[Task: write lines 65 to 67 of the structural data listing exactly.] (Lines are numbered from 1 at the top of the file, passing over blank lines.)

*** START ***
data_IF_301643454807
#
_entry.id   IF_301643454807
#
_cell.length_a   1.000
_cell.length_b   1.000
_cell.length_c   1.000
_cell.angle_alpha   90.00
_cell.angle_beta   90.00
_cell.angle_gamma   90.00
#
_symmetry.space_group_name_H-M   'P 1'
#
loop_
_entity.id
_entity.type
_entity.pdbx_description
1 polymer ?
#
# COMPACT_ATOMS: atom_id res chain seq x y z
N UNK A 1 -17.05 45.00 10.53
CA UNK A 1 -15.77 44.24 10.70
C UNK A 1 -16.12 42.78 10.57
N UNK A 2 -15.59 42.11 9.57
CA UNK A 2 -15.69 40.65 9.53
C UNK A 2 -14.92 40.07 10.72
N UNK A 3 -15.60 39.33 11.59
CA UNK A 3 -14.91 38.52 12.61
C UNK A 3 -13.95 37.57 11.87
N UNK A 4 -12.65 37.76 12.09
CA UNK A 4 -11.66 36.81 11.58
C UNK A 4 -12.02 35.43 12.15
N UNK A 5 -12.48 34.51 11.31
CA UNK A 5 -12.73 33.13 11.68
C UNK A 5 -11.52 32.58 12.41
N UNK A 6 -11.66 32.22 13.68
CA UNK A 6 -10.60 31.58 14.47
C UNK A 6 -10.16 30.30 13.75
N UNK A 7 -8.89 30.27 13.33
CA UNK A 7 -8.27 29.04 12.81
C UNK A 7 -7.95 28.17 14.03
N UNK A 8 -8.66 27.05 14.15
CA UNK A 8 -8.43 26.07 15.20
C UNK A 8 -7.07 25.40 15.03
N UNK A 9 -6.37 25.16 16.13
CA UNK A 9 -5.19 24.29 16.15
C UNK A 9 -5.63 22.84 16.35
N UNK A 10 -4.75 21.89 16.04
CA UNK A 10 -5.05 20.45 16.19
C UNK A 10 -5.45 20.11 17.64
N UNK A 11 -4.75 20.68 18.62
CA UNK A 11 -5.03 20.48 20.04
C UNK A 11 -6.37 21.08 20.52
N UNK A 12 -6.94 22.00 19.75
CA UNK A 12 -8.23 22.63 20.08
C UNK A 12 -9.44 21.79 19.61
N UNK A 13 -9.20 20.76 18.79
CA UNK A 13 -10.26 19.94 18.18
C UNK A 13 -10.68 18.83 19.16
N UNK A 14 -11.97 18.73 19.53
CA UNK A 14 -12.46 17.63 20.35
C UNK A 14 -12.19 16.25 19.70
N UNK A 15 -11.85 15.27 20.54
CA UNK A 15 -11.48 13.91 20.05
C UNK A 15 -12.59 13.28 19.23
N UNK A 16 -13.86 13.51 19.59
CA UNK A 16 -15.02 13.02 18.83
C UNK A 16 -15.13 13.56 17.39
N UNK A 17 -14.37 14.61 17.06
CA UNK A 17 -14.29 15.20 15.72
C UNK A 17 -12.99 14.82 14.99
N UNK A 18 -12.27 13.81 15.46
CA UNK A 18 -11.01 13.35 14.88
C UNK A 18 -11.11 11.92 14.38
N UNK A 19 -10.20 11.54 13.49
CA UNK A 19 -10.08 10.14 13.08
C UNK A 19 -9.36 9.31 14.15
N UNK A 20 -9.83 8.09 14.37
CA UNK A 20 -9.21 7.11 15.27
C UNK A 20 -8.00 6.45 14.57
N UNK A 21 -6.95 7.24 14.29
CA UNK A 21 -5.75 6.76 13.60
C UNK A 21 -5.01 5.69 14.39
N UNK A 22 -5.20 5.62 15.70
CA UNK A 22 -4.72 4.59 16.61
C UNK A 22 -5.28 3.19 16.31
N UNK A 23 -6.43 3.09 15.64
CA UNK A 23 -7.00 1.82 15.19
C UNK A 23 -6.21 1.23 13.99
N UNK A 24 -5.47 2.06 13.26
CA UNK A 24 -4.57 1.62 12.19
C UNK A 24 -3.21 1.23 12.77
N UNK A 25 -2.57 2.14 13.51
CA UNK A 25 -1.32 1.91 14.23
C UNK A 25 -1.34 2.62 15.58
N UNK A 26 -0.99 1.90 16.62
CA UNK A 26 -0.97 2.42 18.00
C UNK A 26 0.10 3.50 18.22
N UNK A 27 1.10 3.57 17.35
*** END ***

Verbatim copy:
C UNK A 15 -12.59 13.28 19.23
N UNK A 16 -13.86 13.51 19.59
CA UNK A 16 -15.02 13.02 18.83